What Is a Bermuda Option?
A Bermuda option is a type of exotic options contract that can only be exercised on predetermined dates—often on one day each month.
A spin on American-style options, which permit holders to exercise early at any time, Bermudian options allow investors to buy or sell a security or underlying asset at a preset price on a set of specific dates as well as the option's expiration date.
- A Bermuda option can be exercised early, but only on a set of specific dates before its expiration.
- These exercise dates are often set in one-month increments.
- Premiums for Bermuda options are typically lower than those of American options, which can be exercised any time before expiry.
Understanding Bermuda Options
Options contracts are financial derivatives that provide the buyer the right—but not the obligation—to transact in an underlying asset, such as shares of stock, at a distinct price—the strike price—on or before a specified future date.
An option to buy an underlying asset is a call option. An option to sell an underlying asset is a put option. At the option's expiration, the contracts can be converted to shares, known as exercising, of the asset at the predetermined price.
There are two main types or styles of options, American and European options. American options are exercisable at any time between the purchase date and the date of expiration. European options, however, are exercised only at the date of expiration. Bermuda options are a restricted form of the American option that allows for early exercise but only at set dates.
The early exercise feature of Bermuda options allows for an investor to use the option and convert it to shares on specific dates before expiry. The dates—contained in the contract's terms—are known upfront during the purchasing of the option.
Some Bermuda options might allow an investor to exercise the option on the first business day of the month. So, if an investor's call option's strike price is lower than the underlying stock's market price on the first of the month, the investor can exercise and buy shares for the lower strike price. Conversely, if the investor's put option strike price is higher than the market price of the stock, the investor can sell at the strike and pick up the shares at the lower market price. Most times, the net difference is cash-settled.
However, some Bermuda options have early expiration date restrictions. For example, a Bermuda option might have the features of a European option where it cannot be exercised until the early exercise date. Following the early exercise date, the option converts to American-style options and can be exercised at any time.
The ability to exercise an option early is a benefit to the holder, and this feature adds value to the contract. The premium (price) on a Bermuda option will often be higher than a European option with the same terms, and lower than an American option due to its limitations on early exercise.
Bermuda Options: Advantages and Disadvantages
There are several advantages and disadvantages to Bermuda options. Unlike American and European options, Bermuda options give investors the ability to create and purchase a hybrid contract. In other words, investors are given more control over when the options can be exercised.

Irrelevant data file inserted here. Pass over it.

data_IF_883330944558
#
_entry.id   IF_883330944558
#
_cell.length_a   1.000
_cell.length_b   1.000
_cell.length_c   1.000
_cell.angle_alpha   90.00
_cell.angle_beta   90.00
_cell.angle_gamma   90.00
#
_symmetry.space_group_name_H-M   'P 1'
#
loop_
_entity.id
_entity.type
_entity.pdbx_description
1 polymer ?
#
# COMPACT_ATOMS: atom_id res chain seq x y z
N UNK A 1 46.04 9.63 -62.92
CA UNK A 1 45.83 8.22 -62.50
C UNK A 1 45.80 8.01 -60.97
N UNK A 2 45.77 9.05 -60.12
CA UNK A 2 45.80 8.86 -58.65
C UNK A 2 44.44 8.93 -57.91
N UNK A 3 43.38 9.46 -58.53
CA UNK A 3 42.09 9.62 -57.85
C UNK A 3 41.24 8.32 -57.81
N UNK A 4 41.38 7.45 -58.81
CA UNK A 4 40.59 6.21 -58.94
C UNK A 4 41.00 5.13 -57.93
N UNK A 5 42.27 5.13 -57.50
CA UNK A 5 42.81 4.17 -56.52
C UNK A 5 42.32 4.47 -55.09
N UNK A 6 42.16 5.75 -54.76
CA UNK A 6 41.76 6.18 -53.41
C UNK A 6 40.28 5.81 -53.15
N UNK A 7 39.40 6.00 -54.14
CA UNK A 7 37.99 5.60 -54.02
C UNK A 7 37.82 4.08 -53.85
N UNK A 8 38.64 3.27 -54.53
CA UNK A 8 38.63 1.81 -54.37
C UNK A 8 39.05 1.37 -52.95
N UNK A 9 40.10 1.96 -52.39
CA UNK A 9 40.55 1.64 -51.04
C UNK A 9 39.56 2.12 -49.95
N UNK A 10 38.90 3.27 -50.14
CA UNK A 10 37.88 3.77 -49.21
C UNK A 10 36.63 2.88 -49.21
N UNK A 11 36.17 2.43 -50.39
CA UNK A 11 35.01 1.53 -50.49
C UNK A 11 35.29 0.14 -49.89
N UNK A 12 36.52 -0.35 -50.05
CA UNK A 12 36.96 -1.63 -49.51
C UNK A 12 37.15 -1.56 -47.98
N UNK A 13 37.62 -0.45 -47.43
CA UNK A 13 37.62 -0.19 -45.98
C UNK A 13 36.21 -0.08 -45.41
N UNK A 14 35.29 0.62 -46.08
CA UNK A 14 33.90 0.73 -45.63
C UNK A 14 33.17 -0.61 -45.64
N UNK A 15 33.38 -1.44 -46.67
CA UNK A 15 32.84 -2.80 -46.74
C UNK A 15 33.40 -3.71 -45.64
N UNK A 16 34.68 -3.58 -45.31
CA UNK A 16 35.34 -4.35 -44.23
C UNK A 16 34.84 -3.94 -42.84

Premiums for Bermuda options are typically lower than those of American options. However, Bermuda options don't have the flexibility of exercising at any time. As a result, American options are the most expensive, while European options are the cheapest since they offer the least flexibility. The cost of Bermuda options falls somewhere in between their American and European counterparts.
A possible drawback to a Bermuda option can happen if an investor doesn't exercise until the option's expiration date. In this case, the investor would have been better off buying the cheaper European option instead. Also, the additional exercise dates of a Bermuda option may not necessarily represent the best times to exercise.
Premiums for Bermuda options are typically lower than those of American options.
Bermuda options allow investors to exercise the option on specific dates before expiry.
Premiums for Bermuda options are more expensive than European options.
The early exercise feature doesn't guarantee that it will be the most advantageous time to exercise.
Example of a Bermuda Option
Let's say an investor owns stock in Tesla Inc. The investor purchased the stock at $250 per share and wants insurance against a drop in the company's stock price.
The investor buys a Bermuda-style put option that expires in six months, with a strike price of $245. The option costs $3—or $300 since each option contract represents 100 shares. The option protects the position from a decline in price below $245 for the next six months. However, the Bermuda feature allows the investor to exercise early on the first of each month beginning in month four.
The stock price falls to $200, and by the first day of the option's fourth month, the investor exercises the put option. The stock position has declined and is sold at $200 while the strike price of $245 provides a profit of $45 from the put option. The investor is effectively out of the position at $245 minus the $300 cost of the premium and any additional broker commissions.
However, if the stock price rose considerably after the option was exercised, say to $300 by the option's expiry, the investor would miss out on any of those gains. Although Bermuda options provide flexibility to exercise early, that doesn't necessarily mean the investor's choice to exercise will be the right or profitable one.